The way I look at it is this - there are a number of professional cricketers who get to the level within domestic first class cricket that they are "performing" - that is to say, they are making a reasonable/above average weight of runs or taking significant numbers of wickets - and there becomes the suggestion that they might conceiveably be good enough for international cricket.  Some are sifted out by A Tours, for those countries that have them, others may be the victims of selectorial incompetence/prejudice.  The rest eventually get their chance:

A few, the Tendulkars, Warnes, Laras and Pontings of this world are there from day one and never really slip from their perch, always seeming able to keep ahead of attempts to flummox them.

A number fail early doors and slip away as one cap wonders or after thoughts, deservedly or otherwise.

But for most, the step up evidences both their strengths and their weaknesses - be that through the "technical" Kieswetter model of early stunning performances followed by bowlers working out that he couldn't really get in line with the ball to work it around the ground, the "tempramental" one that saw Matt Prior take a break from the England side or the "physical" one that causes James Pattinson, Pat Cummins and Co to miss more tests than they are ever available for.  It is at this point that the men are sorted from the boys.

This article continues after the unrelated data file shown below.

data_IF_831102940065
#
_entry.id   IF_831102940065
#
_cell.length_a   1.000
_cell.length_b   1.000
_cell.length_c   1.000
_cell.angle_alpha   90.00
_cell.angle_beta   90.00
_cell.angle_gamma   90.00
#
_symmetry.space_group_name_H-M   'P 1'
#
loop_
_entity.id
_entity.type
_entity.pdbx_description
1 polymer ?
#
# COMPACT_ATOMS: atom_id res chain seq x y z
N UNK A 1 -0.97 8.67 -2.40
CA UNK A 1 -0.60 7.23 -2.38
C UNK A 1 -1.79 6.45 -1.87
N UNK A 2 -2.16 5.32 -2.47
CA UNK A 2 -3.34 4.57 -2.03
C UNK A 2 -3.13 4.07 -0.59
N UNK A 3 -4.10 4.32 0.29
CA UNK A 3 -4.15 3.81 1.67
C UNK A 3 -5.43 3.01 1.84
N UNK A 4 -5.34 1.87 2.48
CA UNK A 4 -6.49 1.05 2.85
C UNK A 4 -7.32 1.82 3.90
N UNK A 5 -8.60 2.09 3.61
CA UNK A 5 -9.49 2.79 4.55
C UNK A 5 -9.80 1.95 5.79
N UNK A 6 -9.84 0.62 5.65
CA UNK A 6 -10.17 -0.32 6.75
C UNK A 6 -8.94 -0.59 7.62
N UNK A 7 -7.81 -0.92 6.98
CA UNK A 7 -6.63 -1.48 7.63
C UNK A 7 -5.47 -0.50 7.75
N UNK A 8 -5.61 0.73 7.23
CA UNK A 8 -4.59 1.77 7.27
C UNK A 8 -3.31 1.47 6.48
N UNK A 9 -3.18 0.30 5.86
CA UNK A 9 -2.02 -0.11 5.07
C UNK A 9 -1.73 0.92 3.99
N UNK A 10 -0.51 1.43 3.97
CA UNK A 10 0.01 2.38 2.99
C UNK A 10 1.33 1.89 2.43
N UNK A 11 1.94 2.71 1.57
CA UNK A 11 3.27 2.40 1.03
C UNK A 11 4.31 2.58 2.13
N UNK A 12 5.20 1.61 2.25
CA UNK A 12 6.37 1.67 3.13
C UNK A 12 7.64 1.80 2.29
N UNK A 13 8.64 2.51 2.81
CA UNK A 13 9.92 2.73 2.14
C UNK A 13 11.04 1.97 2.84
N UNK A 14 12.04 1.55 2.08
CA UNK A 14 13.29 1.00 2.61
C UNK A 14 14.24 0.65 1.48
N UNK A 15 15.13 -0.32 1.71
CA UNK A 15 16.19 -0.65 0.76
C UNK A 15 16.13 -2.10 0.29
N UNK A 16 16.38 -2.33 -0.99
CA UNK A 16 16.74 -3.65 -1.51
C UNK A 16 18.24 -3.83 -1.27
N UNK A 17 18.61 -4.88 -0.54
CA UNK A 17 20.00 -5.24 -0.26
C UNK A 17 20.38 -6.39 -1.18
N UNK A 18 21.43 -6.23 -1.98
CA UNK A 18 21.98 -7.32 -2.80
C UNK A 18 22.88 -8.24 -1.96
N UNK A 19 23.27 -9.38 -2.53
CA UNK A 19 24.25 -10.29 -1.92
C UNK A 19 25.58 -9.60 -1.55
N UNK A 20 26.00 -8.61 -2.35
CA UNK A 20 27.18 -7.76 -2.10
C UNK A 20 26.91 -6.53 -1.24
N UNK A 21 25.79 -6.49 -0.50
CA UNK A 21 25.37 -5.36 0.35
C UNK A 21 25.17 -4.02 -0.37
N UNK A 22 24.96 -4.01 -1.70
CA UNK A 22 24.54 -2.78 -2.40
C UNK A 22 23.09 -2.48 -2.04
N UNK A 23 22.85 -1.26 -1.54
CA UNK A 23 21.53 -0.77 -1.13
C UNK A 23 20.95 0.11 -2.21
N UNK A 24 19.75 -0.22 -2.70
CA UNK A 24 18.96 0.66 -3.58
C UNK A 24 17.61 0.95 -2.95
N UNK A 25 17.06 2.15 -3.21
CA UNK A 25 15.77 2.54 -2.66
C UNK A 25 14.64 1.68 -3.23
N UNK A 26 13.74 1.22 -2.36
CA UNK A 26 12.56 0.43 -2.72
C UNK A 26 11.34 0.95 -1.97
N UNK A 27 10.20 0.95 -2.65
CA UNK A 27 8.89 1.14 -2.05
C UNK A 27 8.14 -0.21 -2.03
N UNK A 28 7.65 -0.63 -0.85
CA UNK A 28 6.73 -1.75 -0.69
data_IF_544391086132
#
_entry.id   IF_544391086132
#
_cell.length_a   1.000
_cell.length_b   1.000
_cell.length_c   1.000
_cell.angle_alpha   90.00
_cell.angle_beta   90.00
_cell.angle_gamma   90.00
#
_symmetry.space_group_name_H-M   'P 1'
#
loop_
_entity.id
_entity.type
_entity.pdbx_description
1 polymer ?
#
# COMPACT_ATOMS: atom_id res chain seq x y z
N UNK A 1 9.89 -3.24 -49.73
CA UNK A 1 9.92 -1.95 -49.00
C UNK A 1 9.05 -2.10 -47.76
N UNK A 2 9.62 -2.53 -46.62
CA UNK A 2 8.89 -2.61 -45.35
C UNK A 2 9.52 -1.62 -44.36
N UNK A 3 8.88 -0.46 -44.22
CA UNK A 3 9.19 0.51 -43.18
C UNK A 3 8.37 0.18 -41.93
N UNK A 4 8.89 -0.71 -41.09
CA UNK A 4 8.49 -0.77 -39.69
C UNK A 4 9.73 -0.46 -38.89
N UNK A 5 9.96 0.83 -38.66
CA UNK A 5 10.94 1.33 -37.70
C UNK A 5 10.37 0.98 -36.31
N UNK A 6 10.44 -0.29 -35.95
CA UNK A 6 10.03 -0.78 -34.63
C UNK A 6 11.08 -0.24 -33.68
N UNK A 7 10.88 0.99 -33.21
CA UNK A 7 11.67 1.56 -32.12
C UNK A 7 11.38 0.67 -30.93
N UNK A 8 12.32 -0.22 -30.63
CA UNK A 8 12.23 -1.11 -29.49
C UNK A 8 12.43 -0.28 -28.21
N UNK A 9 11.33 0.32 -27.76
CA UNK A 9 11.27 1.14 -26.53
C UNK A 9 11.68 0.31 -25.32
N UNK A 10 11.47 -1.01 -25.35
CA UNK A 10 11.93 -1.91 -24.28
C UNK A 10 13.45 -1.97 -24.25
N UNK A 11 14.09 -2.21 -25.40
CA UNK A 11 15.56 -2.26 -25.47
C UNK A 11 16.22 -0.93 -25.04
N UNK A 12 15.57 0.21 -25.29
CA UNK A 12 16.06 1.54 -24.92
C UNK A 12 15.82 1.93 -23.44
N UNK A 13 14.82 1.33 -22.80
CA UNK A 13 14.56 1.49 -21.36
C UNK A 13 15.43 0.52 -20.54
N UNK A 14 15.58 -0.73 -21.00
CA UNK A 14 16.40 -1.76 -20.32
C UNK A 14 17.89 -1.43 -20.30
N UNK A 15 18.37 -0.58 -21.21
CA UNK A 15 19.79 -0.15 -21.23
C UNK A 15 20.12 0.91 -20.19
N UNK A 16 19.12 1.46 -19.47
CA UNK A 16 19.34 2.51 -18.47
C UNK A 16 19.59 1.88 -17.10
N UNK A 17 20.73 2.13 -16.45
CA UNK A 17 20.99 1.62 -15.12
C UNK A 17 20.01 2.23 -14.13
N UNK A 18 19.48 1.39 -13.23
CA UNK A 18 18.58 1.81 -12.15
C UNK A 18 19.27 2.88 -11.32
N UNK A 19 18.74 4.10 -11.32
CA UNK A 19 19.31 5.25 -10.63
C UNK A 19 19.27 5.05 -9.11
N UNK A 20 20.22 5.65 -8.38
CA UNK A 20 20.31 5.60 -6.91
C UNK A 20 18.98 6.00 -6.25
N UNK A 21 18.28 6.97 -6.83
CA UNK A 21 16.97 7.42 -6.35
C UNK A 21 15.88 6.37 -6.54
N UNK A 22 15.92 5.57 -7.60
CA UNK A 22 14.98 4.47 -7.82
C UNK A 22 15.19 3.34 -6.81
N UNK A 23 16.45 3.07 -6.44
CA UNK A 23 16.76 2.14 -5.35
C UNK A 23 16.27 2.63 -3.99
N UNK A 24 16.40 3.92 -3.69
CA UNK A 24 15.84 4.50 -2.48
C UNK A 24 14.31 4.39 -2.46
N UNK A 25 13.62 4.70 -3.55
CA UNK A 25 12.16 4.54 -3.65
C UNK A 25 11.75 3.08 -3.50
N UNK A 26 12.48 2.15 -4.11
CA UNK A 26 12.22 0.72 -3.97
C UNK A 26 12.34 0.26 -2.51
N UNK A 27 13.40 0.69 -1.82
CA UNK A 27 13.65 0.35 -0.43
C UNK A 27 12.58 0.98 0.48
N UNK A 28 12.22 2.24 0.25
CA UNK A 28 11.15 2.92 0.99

An example of "the men" for you - when Hashim Amla first came into international cricket, it was on the back of some quite significant run scoring feats in South African domestic cricket.  He played, if I recall correctly, three tests around the end of 2004 and was quickly evidenced to be vulnerable to his desire to play everything through leg, so he was taken out of the firing line.  Two years later he returned with an off side game, improved power and, as can be seen a few years later, the ability to play to a world class level.

This is not to say that Kieswetter is the next Amla or anything like that.  It merely evidences how he should have looked at his weaknesses, thought about whether a trigger to help him get in line (when necessary) would help him and worked diligently to develop ways of working the ball around the field between what sometimes resemble wild hacks.  That he has not been able to do this, for me, means that he is unable to do it.  Game over...
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Manormanic